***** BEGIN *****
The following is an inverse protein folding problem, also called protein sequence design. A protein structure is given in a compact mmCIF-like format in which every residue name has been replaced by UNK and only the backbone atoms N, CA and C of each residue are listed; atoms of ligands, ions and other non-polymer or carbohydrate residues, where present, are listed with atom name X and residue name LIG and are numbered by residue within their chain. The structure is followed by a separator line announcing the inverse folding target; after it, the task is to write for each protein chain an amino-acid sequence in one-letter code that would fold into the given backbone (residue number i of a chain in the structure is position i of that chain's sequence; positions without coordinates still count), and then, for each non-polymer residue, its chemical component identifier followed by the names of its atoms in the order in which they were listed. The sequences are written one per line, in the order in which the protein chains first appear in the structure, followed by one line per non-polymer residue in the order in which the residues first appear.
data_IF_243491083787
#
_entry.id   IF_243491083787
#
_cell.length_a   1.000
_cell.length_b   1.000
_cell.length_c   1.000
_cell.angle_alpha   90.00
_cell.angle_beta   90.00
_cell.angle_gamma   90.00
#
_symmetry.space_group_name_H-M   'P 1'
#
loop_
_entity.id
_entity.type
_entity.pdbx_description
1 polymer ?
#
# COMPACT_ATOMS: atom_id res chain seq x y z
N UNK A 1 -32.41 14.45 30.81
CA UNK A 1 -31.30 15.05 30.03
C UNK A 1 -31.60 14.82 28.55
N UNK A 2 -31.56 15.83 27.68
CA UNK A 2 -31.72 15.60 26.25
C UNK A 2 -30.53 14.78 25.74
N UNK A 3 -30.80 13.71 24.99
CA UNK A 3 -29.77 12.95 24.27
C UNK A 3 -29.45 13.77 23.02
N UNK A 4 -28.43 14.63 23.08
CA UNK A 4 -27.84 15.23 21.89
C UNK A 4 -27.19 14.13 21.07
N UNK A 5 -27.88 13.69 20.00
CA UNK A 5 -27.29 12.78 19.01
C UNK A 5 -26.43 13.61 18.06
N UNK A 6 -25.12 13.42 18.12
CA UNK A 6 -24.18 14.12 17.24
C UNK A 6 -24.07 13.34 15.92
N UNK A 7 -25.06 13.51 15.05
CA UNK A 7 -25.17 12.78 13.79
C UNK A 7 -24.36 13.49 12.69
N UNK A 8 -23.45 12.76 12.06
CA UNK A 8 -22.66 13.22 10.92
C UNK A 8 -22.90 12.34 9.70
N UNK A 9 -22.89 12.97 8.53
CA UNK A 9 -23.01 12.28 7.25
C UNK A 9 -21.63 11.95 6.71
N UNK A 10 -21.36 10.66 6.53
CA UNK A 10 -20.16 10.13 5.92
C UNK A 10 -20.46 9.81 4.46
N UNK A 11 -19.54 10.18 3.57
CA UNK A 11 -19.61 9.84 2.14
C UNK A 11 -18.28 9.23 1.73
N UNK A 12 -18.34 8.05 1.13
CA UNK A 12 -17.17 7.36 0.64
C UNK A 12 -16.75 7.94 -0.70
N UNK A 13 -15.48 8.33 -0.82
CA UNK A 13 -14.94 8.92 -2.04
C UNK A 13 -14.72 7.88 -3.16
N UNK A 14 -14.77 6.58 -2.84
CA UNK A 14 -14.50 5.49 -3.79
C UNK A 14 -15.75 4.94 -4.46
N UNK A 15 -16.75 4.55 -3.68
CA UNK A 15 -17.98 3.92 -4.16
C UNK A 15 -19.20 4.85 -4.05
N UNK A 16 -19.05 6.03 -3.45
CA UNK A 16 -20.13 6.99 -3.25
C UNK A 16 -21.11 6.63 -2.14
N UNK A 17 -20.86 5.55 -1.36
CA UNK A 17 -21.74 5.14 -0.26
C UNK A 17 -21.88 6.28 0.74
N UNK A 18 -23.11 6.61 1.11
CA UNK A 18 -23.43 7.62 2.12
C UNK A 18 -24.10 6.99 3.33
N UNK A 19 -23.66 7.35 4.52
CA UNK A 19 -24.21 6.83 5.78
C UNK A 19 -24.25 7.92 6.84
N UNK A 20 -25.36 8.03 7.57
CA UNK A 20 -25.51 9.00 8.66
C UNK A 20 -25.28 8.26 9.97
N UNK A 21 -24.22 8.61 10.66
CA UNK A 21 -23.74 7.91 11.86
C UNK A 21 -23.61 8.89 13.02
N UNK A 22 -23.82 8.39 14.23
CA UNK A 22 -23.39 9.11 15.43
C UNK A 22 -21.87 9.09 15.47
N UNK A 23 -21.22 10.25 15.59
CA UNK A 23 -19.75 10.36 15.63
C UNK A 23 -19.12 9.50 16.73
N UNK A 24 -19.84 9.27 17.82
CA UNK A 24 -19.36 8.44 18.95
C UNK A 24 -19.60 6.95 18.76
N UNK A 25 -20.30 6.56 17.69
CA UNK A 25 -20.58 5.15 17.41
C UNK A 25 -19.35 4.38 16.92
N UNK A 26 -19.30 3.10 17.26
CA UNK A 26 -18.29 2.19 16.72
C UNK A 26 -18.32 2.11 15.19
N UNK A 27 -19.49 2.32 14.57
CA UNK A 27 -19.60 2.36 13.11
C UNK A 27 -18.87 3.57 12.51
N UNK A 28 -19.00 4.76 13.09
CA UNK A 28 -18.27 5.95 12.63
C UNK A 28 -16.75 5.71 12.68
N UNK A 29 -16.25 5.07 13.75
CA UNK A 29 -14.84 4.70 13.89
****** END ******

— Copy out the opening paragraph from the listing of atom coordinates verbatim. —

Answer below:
The following is an inverse protein folding problem, also called protein sequence design. A protein structure is given in a compact mmCIF-like format in which every residue name has been replaced by UNK and only the backbone atoms N, CA and C of each residue are listed; atoms of ligands, ions and other non-polymer or carbohydrate residues, where present, are listed with atom name X and residue name LIG and are numbered by residue within their chain. The structure is followed by a separator line announcing the inverse folding target; after it, the task is to write for each protein chain an amino-acid sequence in one-letter code that would fold into the given backbone (residue number i of a chain in the structure is position i of that chain's sequence; positions without coordinates still count), and then, for each non-polymer residue, its chemical component identifier followed by the names of its atoms in the order in which they were listed. The sequences are written one per line, in the order in which the protein chains first appear in the structure, followed by one line per non-polymer residue in the order in which the residues first appear.